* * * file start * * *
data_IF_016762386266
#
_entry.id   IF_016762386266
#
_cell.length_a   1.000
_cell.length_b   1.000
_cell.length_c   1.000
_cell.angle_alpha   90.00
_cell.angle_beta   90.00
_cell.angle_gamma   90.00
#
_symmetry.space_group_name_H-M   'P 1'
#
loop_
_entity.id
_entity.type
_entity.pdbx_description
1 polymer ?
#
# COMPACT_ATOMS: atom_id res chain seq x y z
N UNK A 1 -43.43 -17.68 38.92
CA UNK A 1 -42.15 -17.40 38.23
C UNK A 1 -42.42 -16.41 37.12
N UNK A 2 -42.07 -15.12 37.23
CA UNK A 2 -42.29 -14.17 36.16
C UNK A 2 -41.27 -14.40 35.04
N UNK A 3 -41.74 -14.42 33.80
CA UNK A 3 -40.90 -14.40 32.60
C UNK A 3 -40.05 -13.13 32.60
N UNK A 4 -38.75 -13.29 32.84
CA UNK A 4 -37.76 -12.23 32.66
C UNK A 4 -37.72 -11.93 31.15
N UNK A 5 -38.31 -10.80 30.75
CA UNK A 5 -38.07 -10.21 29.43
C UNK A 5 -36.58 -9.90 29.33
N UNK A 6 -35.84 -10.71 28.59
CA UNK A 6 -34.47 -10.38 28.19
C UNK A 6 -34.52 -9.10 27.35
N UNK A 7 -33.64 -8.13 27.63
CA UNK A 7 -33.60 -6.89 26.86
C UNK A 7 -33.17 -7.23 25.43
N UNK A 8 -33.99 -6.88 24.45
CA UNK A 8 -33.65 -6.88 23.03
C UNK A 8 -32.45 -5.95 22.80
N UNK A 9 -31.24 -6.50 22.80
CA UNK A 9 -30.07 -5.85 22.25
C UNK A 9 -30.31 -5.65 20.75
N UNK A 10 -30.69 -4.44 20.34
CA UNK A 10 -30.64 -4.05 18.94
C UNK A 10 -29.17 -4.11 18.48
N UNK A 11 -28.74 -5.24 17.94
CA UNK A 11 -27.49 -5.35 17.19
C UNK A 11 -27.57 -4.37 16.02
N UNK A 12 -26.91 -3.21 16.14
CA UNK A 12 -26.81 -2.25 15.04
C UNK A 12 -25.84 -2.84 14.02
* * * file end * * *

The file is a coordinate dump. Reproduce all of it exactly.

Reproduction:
data_IF_016762386266
#
_entry.id   IF_016762386266
#
_cell.length_a   1.000
_cell.length_b   1.000
_cell.length_c   1.000
_cell.angle_alpha   90.00
_cell.angle_beta   90.00
_cell.angle_gamma   90.00
#
_symmetry.space_group_name_H-M   'P 1'
#
loop_
_entity.id
_entity.type
_entity.pdbx_description
1 polymer ?
#
# COMPACT_ATOMS: atom_id res chain seq x y z
N UNK A 1 -43.43 -17.68 38.92
CA UNK A 1 -42.15 -17.40 38.23
C UNK A 1 -42.42 -16.41 37.12
N UNK A 2 -42.07 -15.12 37.23
CA UNK A 2 -42.29 -14.17 36.16
C UNK A 2 -41.27 -14.40 35.04
N UNK A 3 -41.74 -14.42 33.80
CA UNK A 3 -40.90 -14.40 32.60
C UNK A 3 -40.05 -13.13 32.60
N UNK A 4 -38.75 -13.29 32.84
CA UNK A 4 -37.76 -12.23 32.66
C UNK A 4 -37.72 -11.93 31.15
N UNK A 5 -38.31 -10.80 30.75
CA UNK A 5 -38.07 -10.21 29.43
C UNK A 5 -36.58 -9.90 29.33
N UNK A 6 -35.84 -10.71 28.59
CA UNK A 6 -34.47 -10.38 28.19
C UNK A 6 -34.52 -9.10 27.35
N UNK A 7 -33.64 -8.13 27.63
CA UNK A 7 -33.60 -6.89 26.86
C UNK A 7 -33.17 -7.23 25.43
N UNK A 8 -33.99 -6.88 24.45
CA UNK A 8 -33.65 -6.88 23.03
C UNK A 8 -32.45 -5.95 22.80
N UNK A 9 -31.24 -6.50 22.80
CA UNK A 9 -30.07 -5.85 22.25
C UNK A 9 -30.31 -5.65 20.75
N UNK A 10 -30.69 -4.44 20.34
CA UNK A 10 -30.64 -4.05 18.94
C UNK A 10 -29.17 -4.11 18.48
N UNK A 11 -28.74 -5.24 17.94
CA UNK A 11 -27.49 -5.35 17.19
C UNK A 11 -27.57 -4.37 16.02
N UNK A 12 -26.91 -3.21 16.14
CA UNK A 12 -26.81 -2.25 15.04
C UNK A 12 -25.84 -2.84 14.02